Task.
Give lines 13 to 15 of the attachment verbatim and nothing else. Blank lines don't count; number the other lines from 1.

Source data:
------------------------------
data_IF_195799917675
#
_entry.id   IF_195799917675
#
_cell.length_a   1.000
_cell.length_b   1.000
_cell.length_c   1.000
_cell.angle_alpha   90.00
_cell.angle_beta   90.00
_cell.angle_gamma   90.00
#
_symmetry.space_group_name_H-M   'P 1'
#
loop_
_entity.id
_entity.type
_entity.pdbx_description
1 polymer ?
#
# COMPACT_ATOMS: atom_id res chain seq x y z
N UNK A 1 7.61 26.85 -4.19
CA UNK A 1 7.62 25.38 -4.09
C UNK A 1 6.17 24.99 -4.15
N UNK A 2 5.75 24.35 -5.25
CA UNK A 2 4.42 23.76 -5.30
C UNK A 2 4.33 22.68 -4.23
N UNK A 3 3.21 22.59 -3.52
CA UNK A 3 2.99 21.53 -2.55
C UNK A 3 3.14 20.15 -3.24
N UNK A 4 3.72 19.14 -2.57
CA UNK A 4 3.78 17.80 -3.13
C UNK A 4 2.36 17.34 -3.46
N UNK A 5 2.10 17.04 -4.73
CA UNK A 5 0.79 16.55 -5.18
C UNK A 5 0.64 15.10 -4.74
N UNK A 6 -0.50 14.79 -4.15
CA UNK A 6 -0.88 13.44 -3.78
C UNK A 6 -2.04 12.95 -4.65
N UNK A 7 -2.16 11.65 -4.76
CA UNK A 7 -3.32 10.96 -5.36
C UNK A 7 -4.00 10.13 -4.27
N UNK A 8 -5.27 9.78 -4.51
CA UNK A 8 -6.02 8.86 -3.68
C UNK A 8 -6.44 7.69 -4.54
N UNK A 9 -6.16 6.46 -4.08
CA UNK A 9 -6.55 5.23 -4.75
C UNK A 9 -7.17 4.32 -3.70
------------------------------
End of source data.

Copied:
#
loop_
_entity.id